What the Senate Commerce Committee approved without discussion, as part of a basket of other bills, was an amended version of S.2140 offered by Sen. Marco Rubio (R-FL), one of the bill’s original co-sponsors, that achieves the same aim, with minor changes to the language of the section.
“Innovative industries like commercial spaceflight are advancing rapidly, and we can’t allow outdated laws to stifle progress. Unfortunately that’s exactly what’s happening,” Rubio said in a statement. “These laws did not anticipate what commercial companies are now doing with vehicle testing and commercial spaceflights, and therefore have caused progress to slow.” (It’s worth noting that the “outdated” law amended by this bill is less than ten years old: the ability of the FAA’s Office of Commercial Space Transportation to issue experimental permits was established with the Commercial Space Launch Amendments Act, passed in late 2004.)
Rubio’s statement also included a word of thanks from Whitesides. “This legislation addresses a technical issue that will help the commercial spaceflight industry develop and deploy reusable space vehicles quickly and safely,” he said.
The news last week that NASA was cutting off cooperation with the Russian government—with the very large exception of International Space Station (ISS) operations—attracted a lot of attention in the space industry and the general public, which continues to the present. “NASA is cutting ties with Russia. But it’s not that simple,” reads the headline of a Washington Post article today. That headline is partially correct: it’s not that simple because NASA isn’t cutting ties with Russia. In fact, the ban on cooperation is now so riddled with holes that it actually bans very little.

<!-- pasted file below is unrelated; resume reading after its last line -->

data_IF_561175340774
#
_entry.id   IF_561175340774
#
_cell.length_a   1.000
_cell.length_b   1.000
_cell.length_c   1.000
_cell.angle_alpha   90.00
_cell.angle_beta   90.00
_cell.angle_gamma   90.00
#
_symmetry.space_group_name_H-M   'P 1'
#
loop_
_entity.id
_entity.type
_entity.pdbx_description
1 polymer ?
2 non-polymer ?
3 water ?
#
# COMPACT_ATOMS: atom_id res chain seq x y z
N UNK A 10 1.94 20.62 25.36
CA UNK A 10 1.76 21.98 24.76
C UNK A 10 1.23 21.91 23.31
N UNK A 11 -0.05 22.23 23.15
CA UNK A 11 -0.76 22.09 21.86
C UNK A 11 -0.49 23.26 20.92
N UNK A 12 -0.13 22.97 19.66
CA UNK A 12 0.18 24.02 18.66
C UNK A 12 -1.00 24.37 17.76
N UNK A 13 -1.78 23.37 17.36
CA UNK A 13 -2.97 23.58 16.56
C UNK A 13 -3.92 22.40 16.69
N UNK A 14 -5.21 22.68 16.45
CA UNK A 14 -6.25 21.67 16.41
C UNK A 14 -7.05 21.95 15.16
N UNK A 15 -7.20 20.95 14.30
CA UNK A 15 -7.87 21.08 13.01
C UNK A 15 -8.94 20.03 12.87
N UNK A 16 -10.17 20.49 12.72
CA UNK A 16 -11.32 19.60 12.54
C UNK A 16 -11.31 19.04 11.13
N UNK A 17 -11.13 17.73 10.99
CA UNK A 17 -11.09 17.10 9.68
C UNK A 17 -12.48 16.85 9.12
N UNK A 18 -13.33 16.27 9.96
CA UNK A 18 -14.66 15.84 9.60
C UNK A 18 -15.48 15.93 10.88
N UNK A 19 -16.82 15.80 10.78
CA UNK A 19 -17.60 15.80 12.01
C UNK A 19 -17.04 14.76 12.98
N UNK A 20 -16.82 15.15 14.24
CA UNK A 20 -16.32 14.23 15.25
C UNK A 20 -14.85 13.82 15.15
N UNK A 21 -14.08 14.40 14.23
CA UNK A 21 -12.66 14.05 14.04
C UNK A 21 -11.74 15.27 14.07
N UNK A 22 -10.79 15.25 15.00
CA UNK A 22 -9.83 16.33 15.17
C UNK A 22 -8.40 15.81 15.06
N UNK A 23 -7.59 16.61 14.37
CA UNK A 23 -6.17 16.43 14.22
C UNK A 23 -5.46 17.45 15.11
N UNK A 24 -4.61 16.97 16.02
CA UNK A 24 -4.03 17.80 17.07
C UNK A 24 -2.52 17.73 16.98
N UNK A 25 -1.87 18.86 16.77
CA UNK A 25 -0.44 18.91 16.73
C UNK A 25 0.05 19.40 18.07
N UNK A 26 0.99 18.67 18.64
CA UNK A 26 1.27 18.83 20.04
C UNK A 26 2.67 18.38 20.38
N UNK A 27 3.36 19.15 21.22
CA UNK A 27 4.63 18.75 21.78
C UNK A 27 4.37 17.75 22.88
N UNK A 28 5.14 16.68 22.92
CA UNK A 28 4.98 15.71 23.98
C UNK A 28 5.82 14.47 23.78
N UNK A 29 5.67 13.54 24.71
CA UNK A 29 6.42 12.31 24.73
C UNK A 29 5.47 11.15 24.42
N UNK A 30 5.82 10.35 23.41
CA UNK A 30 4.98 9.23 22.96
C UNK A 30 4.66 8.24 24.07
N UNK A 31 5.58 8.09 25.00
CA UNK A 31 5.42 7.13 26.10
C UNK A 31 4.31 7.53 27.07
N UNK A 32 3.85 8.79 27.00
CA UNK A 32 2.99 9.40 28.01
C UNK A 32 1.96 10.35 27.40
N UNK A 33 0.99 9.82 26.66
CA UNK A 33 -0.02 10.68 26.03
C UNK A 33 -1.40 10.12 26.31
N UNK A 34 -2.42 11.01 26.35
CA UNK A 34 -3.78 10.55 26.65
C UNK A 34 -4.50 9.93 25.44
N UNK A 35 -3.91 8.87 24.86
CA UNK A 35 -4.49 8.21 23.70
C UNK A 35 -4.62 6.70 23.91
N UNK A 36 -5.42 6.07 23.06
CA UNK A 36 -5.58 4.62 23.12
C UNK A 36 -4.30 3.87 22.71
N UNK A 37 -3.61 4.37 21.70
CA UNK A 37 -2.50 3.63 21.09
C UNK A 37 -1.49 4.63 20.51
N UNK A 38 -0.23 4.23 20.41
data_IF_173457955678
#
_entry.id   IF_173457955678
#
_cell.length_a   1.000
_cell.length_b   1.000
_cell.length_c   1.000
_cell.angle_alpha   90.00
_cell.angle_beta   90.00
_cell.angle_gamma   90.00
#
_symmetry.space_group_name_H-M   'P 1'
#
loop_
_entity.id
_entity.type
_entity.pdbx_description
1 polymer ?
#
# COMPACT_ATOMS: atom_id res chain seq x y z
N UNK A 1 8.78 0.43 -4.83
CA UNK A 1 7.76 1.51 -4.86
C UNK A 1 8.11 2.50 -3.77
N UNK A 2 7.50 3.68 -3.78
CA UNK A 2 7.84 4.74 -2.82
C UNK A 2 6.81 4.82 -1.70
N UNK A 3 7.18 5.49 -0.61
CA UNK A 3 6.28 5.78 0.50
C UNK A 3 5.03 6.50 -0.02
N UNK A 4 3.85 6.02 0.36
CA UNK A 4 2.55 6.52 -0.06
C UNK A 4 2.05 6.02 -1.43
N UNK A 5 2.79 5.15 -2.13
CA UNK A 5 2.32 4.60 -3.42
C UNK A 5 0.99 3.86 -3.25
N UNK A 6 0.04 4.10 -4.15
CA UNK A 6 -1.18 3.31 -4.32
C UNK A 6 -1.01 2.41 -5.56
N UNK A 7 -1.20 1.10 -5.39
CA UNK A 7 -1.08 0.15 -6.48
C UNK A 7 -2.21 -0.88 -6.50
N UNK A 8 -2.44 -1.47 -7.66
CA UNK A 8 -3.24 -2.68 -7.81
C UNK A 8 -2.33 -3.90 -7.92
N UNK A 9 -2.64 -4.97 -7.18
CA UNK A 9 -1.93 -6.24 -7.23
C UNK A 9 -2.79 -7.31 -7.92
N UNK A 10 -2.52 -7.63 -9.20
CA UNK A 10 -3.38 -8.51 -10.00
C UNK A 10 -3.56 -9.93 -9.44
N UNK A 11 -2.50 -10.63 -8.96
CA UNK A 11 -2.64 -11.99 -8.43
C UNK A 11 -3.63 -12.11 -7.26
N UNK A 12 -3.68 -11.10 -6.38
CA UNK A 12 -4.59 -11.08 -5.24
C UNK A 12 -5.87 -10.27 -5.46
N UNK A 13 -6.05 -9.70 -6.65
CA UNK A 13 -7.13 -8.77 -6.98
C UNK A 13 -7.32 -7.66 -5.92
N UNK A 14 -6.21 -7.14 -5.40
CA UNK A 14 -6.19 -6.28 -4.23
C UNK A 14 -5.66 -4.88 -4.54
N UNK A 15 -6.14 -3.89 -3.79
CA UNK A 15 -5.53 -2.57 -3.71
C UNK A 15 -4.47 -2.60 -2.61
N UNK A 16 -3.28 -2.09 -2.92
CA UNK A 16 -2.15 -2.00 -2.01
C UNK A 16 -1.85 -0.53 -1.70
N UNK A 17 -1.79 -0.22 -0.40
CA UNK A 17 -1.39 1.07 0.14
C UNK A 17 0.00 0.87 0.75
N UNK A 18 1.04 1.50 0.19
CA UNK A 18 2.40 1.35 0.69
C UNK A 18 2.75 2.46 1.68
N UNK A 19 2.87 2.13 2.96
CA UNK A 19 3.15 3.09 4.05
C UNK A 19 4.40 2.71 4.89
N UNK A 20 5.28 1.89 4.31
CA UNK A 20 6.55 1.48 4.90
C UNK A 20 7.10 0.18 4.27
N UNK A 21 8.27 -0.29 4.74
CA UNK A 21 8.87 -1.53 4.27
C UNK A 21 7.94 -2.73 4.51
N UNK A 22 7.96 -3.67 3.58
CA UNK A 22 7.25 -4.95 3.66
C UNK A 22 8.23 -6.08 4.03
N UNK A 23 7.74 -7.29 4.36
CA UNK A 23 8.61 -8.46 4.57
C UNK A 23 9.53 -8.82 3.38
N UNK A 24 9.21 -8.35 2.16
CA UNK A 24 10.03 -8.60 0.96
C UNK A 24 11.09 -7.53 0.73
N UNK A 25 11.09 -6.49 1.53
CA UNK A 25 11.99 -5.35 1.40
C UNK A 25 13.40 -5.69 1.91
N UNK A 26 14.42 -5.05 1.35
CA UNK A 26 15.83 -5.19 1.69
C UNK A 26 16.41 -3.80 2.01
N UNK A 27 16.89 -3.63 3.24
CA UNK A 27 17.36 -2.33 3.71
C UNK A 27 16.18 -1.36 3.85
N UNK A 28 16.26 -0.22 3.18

In testimony before the House Appropriations Committee’s Commerce, Justice, and Science subcommittee on Tuesday, NASA administrator Charles Bolden said there were exemptions in addition to the one for ISS operations. “On a case-by-case basis, we get an activity exempted from any prohibition” through an interagency review process, he said. Exemptions at time of the hearing, he said, cover the COSPAR meeting in Moscow in August, a Russian instrument on the Mars Curiosity rover, and three different, unnamed activities for which exemptions had been requested.
At a meeting Wednesday afternoon of the NASA Advisory Council’s space committee, NASA officials said additional activities done in cooperation with the Russians had been exempted form the ban. Paul Hertz, director of NASA’s astrophysics division, said that a joint activity to make mirrors for the Spektr-RG (or Spectrum-X-Gamma) mission has been exempted. NASA associate administrator of science John Grunsfeld said that the only joint activity between NASA and the Russian government in science that had not been exempted was a joint science definition team for Russia’s Venera-D mission. “We’re still asking the question,” he said of efforts to get it exempted.
So what’s left? A NASA spokesperson told Space News that a few other activities were affected by the ban, including a meeting about a Siberian earth sciences project and testing of an aircraft model in a Russian wind tunnel.